My Enemy Parkinson’s: Dad’s Last Words To Me
The last day of his life, my father sat in the passenger seat of his van and struggled to control the muscles of his mouth. I listened carefully for words I’d recognize. He told me he was proud of me.
I will forever cherish that last message, no matter how garbled it came out.
Dad died of a heart attack a couple of hours later, but it was Parkinson’s disease that robbed him of the ability to fluidly communicate. It effected his gait and caused his hands to tremble but it was losing his ability to get a word out that really hurt him.
Today is World Parkinson’s Day, and April is Parkinson’s Awareness Month. Parkinson’s is a progressive condition of the nervous system.
The first sign of Dad’s problem was sluggish legs and a tremor in his right hand. Drinking from a glass became an impossibility. The liquid sloshed out. He used straws, and then a baby cup.
Parkinson’s is one of my enemies. It twisted the last few years of my dad’s life. He suffered. And yet, he managed to get to church the morning of his death. He didn’t allow illness to defeat him.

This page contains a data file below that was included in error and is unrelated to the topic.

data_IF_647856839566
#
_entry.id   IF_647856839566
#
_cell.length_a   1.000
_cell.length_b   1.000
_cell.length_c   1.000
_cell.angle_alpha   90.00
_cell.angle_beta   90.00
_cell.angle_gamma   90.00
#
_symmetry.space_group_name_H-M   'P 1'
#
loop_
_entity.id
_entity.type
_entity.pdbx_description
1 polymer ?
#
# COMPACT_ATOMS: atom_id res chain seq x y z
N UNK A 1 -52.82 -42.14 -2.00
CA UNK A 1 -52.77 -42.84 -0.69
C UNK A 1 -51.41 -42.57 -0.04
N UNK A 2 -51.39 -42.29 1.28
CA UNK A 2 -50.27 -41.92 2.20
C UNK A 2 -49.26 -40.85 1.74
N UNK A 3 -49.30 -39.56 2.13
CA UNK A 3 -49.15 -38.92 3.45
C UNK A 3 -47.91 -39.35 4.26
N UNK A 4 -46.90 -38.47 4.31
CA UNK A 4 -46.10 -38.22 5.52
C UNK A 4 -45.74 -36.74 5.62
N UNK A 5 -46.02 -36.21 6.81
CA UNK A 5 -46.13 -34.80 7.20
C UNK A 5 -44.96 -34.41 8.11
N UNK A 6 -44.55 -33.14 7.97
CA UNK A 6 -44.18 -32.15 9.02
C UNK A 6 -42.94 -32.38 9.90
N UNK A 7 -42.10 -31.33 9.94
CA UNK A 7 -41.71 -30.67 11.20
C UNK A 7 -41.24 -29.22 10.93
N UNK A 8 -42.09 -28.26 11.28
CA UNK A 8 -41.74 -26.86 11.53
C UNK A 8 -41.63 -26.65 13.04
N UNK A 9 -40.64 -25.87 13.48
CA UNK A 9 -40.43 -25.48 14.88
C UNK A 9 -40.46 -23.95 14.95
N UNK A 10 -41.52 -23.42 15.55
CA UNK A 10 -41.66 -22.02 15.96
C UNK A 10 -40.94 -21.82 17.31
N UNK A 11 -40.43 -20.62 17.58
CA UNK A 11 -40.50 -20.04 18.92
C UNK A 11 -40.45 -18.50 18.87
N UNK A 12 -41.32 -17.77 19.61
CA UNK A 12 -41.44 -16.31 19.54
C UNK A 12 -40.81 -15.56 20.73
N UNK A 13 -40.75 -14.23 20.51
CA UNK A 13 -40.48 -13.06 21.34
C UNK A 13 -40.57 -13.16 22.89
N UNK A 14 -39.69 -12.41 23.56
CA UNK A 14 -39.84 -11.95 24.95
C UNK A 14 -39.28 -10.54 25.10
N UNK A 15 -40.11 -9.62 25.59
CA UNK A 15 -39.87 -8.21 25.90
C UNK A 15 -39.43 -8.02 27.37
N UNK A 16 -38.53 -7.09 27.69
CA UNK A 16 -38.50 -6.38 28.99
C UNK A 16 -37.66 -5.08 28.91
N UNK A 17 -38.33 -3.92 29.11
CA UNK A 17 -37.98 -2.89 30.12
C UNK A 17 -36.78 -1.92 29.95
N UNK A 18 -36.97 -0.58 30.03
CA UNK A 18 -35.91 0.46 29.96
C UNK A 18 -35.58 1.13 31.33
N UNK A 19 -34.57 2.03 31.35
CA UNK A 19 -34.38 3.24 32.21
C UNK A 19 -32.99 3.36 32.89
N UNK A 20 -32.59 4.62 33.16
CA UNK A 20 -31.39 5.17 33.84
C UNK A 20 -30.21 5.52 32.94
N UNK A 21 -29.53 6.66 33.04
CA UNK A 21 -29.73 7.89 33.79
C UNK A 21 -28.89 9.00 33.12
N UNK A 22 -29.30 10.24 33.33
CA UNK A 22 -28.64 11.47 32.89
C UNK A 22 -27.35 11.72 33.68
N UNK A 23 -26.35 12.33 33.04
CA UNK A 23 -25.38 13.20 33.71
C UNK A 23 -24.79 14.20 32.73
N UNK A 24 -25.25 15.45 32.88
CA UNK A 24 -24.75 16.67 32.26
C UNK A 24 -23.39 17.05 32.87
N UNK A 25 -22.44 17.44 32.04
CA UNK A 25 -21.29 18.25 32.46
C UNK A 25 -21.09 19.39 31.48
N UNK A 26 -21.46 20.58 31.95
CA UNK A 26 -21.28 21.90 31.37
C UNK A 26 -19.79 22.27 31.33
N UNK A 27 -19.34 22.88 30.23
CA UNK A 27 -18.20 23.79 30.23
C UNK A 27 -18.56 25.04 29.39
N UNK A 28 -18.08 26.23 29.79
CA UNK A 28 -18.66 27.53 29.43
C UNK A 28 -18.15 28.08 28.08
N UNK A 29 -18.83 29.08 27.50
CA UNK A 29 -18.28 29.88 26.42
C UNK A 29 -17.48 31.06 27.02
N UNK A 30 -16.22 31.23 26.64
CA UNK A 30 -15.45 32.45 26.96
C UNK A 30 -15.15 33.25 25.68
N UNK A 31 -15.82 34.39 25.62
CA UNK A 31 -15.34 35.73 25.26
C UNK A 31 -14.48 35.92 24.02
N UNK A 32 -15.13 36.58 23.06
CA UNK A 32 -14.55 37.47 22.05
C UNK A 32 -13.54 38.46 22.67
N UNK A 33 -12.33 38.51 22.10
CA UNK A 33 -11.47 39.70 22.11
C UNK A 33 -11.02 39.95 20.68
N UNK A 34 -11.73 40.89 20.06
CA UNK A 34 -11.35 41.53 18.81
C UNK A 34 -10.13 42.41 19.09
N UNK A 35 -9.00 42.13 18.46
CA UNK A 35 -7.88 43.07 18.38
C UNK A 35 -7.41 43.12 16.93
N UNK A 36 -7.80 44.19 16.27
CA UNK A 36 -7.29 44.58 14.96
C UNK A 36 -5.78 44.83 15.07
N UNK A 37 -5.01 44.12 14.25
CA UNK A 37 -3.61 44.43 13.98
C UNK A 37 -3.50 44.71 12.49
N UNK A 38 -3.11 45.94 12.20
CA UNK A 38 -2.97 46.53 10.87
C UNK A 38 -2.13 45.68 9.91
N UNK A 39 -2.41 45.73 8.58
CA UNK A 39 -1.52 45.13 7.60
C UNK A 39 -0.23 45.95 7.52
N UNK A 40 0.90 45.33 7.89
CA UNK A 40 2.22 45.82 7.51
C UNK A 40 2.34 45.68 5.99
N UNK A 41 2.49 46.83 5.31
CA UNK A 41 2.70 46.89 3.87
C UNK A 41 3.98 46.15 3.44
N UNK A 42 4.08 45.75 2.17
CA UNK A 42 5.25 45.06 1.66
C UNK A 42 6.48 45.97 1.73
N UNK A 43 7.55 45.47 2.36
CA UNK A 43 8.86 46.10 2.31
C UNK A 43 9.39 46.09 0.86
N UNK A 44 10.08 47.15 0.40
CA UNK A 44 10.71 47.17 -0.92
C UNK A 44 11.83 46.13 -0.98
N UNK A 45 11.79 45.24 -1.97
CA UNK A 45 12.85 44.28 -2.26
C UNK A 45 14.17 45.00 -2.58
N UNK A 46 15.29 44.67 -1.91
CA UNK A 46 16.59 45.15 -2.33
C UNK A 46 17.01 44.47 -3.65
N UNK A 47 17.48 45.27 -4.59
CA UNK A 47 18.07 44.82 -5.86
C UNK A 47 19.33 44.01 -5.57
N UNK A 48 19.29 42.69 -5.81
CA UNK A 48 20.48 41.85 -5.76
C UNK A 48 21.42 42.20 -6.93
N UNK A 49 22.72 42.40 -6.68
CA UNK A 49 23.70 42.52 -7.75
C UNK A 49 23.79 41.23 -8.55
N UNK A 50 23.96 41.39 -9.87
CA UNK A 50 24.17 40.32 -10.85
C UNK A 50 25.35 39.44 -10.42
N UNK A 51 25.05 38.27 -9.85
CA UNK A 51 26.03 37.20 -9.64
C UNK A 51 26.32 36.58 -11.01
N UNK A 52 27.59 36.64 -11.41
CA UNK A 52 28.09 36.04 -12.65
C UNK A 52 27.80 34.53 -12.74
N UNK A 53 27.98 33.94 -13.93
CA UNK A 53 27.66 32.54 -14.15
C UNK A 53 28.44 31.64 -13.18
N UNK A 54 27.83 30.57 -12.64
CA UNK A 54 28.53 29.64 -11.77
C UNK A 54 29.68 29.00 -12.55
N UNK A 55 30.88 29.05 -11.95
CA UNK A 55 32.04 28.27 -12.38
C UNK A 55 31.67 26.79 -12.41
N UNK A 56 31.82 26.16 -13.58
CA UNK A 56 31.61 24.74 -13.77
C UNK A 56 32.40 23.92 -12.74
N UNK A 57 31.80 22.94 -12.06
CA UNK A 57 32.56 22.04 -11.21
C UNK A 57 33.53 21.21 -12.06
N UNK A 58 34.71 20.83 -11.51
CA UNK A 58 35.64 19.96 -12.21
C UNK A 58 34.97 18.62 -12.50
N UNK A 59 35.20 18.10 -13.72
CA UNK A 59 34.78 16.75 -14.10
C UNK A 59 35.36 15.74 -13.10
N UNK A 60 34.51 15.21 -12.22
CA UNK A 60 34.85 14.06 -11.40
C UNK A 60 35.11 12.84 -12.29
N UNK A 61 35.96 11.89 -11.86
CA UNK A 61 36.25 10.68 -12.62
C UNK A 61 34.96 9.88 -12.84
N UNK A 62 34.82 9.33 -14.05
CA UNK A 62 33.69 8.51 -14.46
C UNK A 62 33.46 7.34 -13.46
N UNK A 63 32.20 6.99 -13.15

After Dad died on July 9, 2006, I saw a man at a bowling alley. His relatives had brought him. He had Parkinson’s. He sat in a wheelchair with a rope tied to either chair arm. He couldn’t sit upright. The rope kept him from falling out.
I realized then that God had been merciful. My Dad didn’t get that bad. I wanted my daddy with me, but I didn’t want him to suffer like that.
I consider that moment at the bowling alley a turning point in my grief. It was a demonstration of a familiar passage in the Old Testament.
“The righteous perish and no one ponders it in his heart; devout men are taken away, and no one understands that the righteous are taken away to be spared from evil. Those who walk uprightly enter into peace; they find rest as they lie in death.” ~ Isa. 57: 1-2
As I cleaned out my parents’ home, I found things that reminded me of his struggle with Parkinson’s. Handbooks from a Parkinson’s conference. Utensils we’d purchased at a medical supply store. They were bent, minimizing the dexterity needed to guide food to the mouth.
And his sippy cups.
I imagine a day when a cure for Parkinson’s will be announced. I will dance that day. I will go to my daddy’s grave and tell him: They’ve beaten Parkinson’s, Dad. They’ve found a cure. Somebody’s daddy has been saved today.
Was there a moment when your grief changed because of new information or perspective?
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